Because we get the present story from the point of view of Blake, a victim of this nonconsensual infection, and the past story from the point of view of Eli, the infector, we get to see both sides of the story. Eli knows that every time he touches someone he is dooming them, showing sympathy for his victims and an effort to minimalize his damage (480). From Blake’s perspective we get to see the genuine fear and pain of a victim who is non-consensually kidnapped and infected. Even as no character have, at this point, mentioned being sexually contacted, the irreparable changes of the infected victims serve as a metaphor for the irreparable changes, emotionally, psychologically, occasionally even physically that a rape victim undergoes. In this light, however sympathetic the infectors can be on a page to page basis, they are committing an evil.
The end of the section left me ambivalent. I was passionately rooting for the victims, Blake, Keira and Rane to escape their captors, while simultaneously terrified of the dangers that Meda and Eli warned may happen. The most compelling thing that Butler has done is gotten me to understand the motivations of Eli and his group, committing small evils so that they can prevent a mass apocalypse. Instead of flat, uncompromising villains, Butler has crafted a complicated enemy: one who is at conflict with themselves, but simply needs to commit these violences. The novel’s main villain so far, Eli, has alluded to the fact that he has tried desperately to end his own life, disgusted by what he has done to human beings, though the parasite will simply not let one of its hosts commit such an act (469-70). In real life, it would be simpler to imagine every rapist as a purely evil villain, but occasionally they are complex human beings, who abused their power to irreparably harm an individual. This evil is less comfortable to grapple with, but, understanding the damage they have inflicted, it’s still impossible to sympathize with. I hope that in Clay’s Ark there is possibility of preventing an epidemic without the need for further kidnappings, rapings, or nonconsensual infections, but Butler doesn’t seem to be finished dealing with the scary topic of consent.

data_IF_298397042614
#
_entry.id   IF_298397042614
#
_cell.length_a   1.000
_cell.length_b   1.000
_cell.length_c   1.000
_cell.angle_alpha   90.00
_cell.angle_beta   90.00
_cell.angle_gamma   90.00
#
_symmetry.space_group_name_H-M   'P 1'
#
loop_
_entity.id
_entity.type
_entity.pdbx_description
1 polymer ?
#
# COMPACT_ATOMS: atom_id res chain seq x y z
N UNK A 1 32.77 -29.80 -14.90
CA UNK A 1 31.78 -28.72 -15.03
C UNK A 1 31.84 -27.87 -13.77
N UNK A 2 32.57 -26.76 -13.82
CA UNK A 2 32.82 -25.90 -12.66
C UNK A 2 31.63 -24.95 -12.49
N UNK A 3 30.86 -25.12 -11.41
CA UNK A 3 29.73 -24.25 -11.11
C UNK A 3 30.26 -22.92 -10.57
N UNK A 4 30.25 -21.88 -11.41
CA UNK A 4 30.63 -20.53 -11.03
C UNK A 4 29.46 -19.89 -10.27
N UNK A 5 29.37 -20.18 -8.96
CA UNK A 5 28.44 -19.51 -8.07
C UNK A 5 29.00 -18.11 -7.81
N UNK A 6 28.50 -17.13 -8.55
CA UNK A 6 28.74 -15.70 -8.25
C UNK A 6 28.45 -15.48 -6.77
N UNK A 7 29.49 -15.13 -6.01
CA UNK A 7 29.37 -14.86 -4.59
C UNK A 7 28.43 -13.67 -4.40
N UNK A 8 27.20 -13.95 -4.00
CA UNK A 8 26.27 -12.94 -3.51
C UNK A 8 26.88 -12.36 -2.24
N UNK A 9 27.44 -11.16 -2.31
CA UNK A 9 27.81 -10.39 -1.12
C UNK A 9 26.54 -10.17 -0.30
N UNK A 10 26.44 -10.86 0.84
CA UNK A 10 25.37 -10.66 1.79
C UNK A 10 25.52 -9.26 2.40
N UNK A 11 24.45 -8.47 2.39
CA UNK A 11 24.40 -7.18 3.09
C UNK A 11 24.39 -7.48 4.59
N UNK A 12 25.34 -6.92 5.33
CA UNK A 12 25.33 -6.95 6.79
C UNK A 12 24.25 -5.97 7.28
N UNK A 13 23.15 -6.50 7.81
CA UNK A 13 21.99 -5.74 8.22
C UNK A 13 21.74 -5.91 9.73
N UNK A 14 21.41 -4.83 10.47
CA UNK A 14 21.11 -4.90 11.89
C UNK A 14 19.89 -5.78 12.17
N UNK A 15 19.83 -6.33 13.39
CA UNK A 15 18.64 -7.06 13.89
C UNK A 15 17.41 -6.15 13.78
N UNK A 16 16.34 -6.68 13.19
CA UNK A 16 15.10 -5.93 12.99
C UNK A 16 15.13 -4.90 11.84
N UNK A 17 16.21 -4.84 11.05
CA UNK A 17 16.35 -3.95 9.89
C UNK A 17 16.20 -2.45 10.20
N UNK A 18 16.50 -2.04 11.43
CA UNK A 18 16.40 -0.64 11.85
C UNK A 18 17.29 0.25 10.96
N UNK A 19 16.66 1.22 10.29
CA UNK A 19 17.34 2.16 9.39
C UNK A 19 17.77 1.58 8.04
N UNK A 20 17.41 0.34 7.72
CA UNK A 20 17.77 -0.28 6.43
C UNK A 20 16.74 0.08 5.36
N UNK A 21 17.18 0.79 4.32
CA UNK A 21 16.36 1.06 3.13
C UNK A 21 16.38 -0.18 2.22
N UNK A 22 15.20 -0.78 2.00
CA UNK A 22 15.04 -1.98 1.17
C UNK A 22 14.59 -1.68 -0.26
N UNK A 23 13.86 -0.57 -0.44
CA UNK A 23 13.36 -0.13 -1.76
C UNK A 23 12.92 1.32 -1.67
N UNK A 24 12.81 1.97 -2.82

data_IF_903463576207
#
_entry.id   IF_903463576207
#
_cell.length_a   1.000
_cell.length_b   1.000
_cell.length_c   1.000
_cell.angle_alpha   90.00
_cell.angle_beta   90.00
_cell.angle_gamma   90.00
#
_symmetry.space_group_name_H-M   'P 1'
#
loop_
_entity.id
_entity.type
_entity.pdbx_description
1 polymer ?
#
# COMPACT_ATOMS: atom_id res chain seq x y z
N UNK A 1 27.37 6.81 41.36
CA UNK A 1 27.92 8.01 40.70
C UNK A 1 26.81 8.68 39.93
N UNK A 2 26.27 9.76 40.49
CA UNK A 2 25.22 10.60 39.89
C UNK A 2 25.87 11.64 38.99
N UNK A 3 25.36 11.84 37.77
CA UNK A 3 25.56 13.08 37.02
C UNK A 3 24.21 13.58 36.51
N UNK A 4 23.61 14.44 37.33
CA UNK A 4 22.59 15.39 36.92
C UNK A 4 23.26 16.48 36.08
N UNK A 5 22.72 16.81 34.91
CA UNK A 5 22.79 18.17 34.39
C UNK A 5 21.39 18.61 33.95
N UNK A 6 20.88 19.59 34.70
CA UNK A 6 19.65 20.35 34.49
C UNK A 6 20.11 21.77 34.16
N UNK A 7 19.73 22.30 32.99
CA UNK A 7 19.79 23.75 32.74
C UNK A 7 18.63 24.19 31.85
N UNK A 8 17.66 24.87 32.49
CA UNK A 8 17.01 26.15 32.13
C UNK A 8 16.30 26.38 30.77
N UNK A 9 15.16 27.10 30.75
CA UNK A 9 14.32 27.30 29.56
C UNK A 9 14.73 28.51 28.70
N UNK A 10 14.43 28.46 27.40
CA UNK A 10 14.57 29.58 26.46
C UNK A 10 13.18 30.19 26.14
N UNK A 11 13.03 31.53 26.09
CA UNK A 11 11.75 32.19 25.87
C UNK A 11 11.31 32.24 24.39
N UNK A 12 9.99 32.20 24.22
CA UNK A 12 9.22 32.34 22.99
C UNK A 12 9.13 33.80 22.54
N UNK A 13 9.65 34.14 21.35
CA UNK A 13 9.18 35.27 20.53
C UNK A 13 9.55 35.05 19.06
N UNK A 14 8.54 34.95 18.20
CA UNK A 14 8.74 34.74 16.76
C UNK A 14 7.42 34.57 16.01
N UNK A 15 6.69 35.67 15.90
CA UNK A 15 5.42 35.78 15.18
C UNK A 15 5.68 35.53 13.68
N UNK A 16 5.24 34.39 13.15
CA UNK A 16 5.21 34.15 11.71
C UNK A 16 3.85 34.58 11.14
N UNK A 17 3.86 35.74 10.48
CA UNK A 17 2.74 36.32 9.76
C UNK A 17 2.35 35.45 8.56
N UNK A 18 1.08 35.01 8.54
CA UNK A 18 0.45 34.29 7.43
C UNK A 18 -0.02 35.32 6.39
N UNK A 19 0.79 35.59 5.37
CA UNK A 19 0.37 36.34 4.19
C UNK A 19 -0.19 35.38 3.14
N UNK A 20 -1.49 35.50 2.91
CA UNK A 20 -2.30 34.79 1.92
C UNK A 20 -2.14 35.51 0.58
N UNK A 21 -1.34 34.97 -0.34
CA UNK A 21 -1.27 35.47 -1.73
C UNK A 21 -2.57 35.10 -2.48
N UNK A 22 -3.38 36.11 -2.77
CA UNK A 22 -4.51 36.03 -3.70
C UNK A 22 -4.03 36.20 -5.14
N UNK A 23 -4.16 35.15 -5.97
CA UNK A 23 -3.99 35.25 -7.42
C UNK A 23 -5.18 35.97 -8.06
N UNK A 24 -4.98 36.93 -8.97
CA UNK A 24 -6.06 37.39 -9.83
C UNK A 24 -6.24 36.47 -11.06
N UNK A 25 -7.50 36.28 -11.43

I may as well start with the disclaimer that I read this chapter mainly for content, seeing some connections to Jazz and Purgatorio; I think it’s safe to say that mentions of the Great Migrations naturally make my brain think to the concept of movement in both Dante and Morrison’s works. Besides that, however, I can’t say that I have any concrete connections– then again it’s only chapter 1. Read more
“But whites ascribed black women’s sexual availability not to their powerlessness but to a key tenet of scientific racism: Blacks were unable to control their powerful sexual drives, which were frequently compared to those of rutting animals.”